Do you remember the heady days of the 1970’s? Some of you will, but for those not yet born or not yet imbibing wine, the phenomenon of rosé wine came upon us when the historic brand Mateus Rosé flooded the market with their iconic green flask-shaped bottle home to a slightly petillant rosé wine that was certainly not dry!
History of Rosé
This phenomenon was based on rosé wines of the past as the original rosé wines probably came from the middle east where co-harvesting both red and white grapes was the norm. Crude, foot trodden, pressing created a light pinkish coloured wine that became a common beverage throughout the ancient wine-making world.
Fast forward to the movement of trade into the Mediterranean when first the Greeks and later, the Romans, used the Port of Marseilles. Here they discovered the local wines were also pink but, importantly, of a better quality. By using thick-skinned red grapes from the local vineyards these erstwhile vignerons created a high-alcohol pink wine of distinction.
Provence, Style Defined
This style of wine was unique to Provence for many years until other parts of France also started to develop a lighter-coloured wine. Bordeaux with its Clairet and Anjou with its ubiquitous rosé were two such regions.
But it was Provence and its environs that benefitted the most as the fashionable Mediterranean resorts became synonymous with its development.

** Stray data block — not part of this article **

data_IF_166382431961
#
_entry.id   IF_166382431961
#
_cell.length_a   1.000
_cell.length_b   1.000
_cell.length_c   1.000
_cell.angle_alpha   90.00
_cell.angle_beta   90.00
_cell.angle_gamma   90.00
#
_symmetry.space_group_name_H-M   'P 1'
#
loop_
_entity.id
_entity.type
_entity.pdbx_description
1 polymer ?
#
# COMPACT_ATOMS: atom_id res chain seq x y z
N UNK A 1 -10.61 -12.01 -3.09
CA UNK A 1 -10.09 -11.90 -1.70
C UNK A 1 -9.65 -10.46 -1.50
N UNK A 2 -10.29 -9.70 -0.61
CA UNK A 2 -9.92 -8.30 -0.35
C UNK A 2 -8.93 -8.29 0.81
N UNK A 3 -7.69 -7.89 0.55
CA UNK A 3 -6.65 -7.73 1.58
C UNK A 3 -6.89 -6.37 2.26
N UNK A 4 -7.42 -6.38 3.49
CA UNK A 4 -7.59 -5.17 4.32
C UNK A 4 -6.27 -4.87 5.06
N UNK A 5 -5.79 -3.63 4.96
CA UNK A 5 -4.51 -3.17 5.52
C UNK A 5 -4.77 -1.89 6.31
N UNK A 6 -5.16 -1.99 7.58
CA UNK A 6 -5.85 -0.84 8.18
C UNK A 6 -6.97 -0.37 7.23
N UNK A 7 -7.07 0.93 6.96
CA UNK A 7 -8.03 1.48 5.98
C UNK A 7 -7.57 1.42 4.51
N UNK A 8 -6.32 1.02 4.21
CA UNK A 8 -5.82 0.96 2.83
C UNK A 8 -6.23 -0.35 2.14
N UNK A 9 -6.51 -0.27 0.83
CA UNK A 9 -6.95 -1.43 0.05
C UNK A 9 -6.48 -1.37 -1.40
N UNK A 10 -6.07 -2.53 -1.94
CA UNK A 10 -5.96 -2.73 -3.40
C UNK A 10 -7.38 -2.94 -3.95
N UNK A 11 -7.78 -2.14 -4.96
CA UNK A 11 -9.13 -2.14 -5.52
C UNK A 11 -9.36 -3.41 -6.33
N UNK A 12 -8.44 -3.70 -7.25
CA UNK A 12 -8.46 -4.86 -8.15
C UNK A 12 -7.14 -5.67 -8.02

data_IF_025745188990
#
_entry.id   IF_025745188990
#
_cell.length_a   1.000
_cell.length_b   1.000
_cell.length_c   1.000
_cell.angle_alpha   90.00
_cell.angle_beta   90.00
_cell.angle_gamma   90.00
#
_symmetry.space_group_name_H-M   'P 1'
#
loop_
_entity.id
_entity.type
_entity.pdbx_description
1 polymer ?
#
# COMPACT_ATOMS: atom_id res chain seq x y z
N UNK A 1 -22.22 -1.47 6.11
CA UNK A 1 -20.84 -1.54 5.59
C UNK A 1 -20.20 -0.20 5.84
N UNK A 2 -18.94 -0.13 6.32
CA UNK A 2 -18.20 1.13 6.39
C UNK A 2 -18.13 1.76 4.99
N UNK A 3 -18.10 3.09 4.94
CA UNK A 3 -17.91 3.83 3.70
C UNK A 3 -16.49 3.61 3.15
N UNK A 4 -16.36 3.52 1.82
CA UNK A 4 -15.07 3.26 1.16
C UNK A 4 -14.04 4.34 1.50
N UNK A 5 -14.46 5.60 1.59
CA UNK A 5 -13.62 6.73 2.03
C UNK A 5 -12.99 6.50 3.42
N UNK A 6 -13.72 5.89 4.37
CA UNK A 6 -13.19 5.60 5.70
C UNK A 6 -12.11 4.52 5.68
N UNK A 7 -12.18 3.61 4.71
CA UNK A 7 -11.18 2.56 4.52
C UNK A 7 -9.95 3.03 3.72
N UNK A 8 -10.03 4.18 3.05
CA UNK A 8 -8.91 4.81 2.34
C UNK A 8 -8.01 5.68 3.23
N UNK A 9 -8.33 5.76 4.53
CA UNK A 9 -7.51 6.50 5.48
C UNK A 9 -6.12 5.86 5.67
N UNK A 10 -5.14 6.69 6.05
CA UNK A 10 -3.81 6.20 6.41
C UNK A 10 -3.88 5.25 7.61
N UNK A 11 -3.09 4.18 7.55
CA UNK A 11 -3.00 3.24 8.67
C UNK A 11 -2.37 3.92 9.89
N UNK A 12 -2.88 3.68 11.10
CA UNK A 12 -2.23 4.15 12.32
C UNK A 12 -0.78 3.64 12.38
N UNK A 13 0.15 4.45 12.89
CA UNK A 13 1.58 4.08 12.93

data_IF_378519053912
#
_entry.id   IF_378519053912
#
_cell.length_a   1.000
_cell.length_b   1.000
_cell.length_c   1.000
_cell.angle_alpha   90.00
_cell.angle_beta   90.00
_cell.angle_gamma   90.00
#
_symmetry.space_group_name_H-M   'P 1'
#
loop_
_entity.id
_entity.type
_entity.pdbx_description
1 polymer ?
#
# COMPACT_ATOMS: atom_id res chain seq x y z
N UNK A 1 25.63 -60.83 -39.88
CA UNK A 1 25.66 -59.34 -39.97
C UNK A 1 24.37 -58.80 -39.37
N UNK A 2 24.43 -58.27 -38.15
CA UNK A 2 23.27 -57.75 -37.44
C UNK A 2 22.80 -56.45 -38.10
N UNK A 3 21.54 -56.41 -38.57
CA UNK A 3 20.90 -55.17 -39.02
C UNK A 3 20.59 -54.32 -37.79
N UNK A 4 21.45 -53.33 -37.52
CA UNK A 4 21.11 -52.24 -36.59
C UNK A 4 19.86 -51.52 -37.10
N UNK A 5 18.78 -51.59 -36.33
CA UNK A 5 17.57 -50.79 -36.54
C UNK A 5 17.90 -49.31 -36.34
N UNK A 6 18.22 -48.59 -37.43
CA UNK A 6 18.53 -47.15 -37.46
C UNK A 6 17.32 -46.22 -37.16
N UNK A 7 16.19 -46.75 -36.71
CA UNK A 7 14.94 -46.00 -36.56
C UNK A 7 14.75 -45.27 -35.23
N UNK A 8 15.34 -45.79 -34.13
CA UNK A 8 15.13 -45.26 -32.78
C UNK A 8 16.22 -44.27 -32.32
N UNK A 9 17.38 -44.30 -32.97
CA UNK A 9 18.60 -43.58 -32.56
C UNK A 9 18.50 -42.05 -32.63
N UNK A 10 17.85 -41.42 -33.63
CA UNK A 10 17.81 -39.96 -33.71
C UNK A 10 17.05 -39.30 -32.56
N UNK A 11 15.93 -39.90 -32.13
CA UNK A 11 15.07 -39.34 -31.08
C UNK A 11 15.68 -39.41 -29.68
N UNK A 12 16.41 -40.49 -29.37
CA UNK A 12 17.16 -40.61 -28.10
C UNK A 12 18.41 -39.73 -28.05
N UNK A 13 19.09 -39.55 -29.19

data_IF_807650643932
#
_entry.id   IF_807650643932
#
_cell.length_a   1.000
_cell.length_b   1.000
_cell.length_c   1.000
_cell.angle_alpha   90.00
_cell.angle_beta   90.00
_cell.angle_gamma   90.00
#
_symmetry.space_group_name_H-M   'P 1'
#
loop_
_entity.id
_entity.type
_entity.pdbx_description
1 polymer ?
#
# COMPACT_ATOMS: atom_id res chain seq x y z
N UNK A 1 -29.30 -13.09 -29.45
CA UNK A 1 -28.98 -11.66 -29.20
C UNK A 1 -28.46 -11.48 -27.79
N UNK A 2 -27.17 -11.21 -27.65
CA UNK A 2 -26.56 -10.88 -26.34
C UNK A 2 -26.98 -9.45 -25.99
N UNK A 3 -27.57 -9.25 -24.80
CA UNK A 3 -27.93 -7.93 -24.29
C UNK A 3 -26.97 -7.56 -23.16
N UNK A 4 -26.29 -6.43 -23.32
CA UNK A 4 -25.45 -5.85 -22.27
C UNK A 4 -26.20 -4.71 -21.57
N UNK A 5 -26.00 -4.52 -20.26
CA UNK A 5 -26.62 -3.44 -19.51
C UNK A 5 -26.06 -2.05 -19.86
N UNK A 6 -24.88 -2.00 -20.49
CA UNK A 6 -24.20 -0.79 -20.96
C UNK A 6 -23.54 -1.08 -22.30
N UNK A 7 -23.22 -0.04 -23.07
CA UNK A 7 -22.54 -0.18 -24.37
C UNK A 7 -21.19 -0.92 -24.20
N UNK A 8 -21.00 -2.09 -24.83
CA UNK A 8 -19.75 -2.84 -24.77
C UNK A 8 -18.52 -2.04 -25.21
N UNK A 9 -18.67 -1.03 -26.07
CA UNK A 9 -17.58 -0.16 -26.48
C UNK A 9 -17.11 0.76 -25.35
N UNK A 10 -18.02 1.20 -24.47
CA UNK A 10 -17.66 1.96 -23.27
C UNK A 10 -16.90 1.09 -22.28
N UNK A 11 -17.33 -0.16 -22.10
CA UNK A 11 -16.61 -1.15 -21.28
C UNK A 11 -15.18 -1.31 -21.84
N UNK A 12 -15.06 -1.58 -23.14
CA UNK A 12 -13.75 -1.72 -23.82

Portugal and California were next as the pink craze hit the big-time. Mateus was a truly global brand with the USA being ‘top-quarry’ for sales. Sutter Home from California had ‘accidentally’ created White Zinfandel (actually rosé) to great acclaim.
Europe too became fascinated with this better-quality pink wine and duly started (albeit on a small scale) to create rosé wines in and around wine making regions.
A New Revolution
We are now in the middle of a new rosé wine revolution as most winemaking countries have perfected their own versions of a dry or off-dry style. Sparkling wines have also delved deeply into this popular style of rosé wine with top, stylistic samples on most wine merchants shelves.
My three choices of rosé couldn’t be more different.
Wild House Grenache 2021 - £8.09
Starting with a food-friendly grenache rosé from Paarl in South Africa. This is a hot part of the Western Cape perfect for the gnarly grenache vines. With its copper hue Wild House Rose 2021 offers the taster a glimpse into a single varietal style of modern winemaking showing complex red fruits and spice. Great with Marinated Mackerel or BBQ’d Herby Chicken alike.
Lyme Bay Pinot Noir Rosé 2019 - £18.45
Next to Devon and the eponymous Lyme Bay Winery. This has been an excellent year for them as they have scooped loads of national awards for their range. Pinot Noir Rosé 2019 shows off a most gentle stylistic style with hints of Strawberries and cream. This is truly elegant and easily paired with summer salads or soft English cheese.
Sacha Lichine Single Blend Rosé - £12.99
Lastly a French rosé from Sasha Lichine (the winemaker behind the successful Whispering Angel), but this time offering a blend of cinsault and grenache from the stony vineyards of Herault in the Languedoc. Brightly coloured and floral to the nose at just 12% abv it’s a gentle sipper that lasts well into the palate. Try this with grilled halloumi or grilled Cornish sardines!
First published in the Western Morning News on 6 August 2022
Stephen Barrett is a wine writer and educator, learn more at stephenbarrett.com